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The Revue d’économie financière devotes this year’s last two issues to European banking systems. In the first issue, the editors have let specialists from various European countries speak, whether they are economists of major institutions (central banks, finance ministries), bankers, or academics. It has asked them to draw up an inventory of the European banking systems, within both the perspective of the consequences of the financial crisis and the perspective of the harmonization of the financial system.
In doing so, this issue takes up the close links between governments and banks. In particular, it proposes to study the banking systems of four European countries (Germany, United Kingdom, Spain, and Italy), demonstrating that there is not one single European banking system, but rather banking systems in Europe. The authors emphasize structural factors that characterize these banking systems: the important role of cooperative banks, the difficulties involved in harmonizing the banking sector, the important role of banks in financing governments, as well as the ineffectiveness of the European monetary market.
Following this main subject, four articles deal with different current economic and financial topics (banking mergers and acquisitions in Europe, the price of residential real estate in France, the impact of ratings announcements on stock investment returns, and the special characteristics of how Basle III has been applied to Islamic banks).
publication : September 2013 326 pages
More than three years since the outbreak of the sovereign debt crisis in the euro area, the banking systems of several countries remain exposed to the vagaries of government bond markets. The paper analyses the different channels through which sovereign risk affects banking risk (and vice versa), presents some new evidence on banks-sovereign links, and discusses policy options to address the related risks.
The changing landscape for European banks influences the future of sovereign borrowing and vice versa. The fates of banks and sovereigns are intertwined, including by toxic feed-back loops between them. The study suggests considering four policy principles or guidelines to weaken the toxic feed-back links between failing financial institutions and sovereigns. The implied efforts to reduce the impact of these adverse feed-back loops are therefore additional drivers of the changing landscape for banks and sovereigns in Europe. Sovereigns also need to address the challenges associated with the reduced role and (capital) commitment of primary dealer banks in both primary and secondary markets for government debt.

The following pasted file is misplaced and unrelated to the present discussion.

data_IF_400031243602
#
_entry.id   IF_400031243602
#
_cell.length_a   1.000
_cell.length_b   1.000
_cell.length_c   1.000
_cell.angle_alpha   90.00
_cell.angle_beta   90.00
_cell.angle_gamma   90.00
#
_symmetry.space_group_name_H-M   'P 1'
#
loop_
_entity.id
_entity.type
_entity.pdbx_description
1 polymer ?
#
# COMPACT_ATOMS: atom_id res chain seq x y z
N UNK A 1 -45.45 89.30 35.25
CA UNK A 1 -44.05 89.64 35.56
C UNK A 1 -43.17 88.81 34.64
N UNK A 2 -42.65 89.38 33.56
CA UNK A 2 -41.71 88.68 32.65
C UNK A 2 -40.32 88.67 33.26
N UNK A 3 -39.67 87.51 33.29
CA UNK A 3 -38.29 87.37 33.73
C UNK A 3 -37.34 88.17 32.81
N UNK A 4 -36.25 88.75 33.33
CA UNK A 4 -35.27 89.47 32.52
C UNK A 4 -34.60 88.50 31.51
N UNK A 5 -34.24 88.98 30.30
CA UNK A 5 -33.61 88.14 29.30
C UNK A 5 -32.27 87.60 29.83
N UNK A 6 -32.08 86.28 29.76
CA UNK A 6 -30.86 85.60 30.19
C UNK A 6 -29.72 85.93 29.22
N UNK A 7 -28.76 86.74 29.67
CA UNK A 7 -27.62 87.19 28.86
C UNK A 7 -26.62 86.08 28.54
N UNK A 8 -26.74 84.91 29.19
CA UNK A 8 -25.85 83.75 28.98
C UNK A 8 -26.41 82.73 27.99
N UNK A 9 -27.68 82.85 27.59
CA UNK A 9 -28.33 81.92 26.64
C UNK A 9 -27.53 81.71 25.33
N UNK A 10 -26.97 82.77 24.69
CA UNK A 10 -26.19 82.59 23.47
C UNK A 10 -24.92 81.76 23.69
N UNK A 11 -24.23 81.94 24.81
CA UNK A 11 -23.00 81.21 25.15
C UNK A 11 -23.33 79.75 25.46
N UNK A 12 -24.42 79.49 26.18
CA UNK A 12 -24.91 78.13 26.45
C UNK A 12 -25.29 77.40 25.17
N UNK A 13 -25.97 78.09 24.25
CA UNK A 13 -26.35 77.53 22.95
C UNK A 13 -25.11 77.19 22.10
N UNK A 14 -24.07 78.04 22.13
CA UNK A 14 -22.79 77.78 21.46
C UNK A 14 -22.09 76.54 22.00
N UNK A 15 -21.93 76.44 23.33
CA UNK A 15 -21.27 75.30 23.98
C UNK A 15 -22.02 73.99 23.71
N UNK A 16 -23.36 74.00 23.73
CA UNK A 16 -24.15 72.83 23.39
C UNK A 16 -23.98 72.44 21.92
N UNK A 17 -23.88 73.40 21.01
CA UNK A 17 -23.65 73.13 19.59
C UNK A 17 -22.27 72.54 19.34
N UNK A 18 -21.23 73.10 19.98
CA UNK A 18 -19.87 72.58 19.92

The UK banks continued to be affected by both a weak internal business environment in 2012 and the risk of new housing market corrections. Badly shaken by the financial crisis, the UK banking system suffered from losses and writedowns that led the government to implement tremendous public bailouts. The budgetary costs of such public supports persuaded the governmental authorities to rethink the banking supervision architecture and to redefine the national regulatory framework. These interventions certainly contributed to restore the global solvency of the UK banking sector. However, it could not hide the persistent duality concerning the profitability and the soundness between internationally diversified institutions and those rooted in their domestic market and therefore more exposed to developments in the domestic economy. The stricter regulation will impact the banks for a long time and even more, the organisation of the UK financial system.
Although Germany’s banking sector has experienced a wave of consolidation, especially since the financial crisis, the country is still home to a high number of banking institutions. When domestic economic activity was sluggish in the mid-2000s, German banks searched for sources of income abroad; some of them have massively invested in structured products. As a consequence, the financial crisis of 2007-2009 has hit German banks harder than those from other Eurozone countries. The European Commission has played a key role in restructuring the sector, asking in particular that banks which have received state aids strongly reduce their balance sheets – and ordering the liquidation of one of them. Since 2010 the German banking sector has returned to the profit zone and appears more robust thanks to an increase of equity and a reduction of balance sheets. The leverage ratio remains nevertheless significant, profitability remains low in a context of strong competition on the domestic market, and some banks find themselves deeply affected by the crisis of the shipping sector.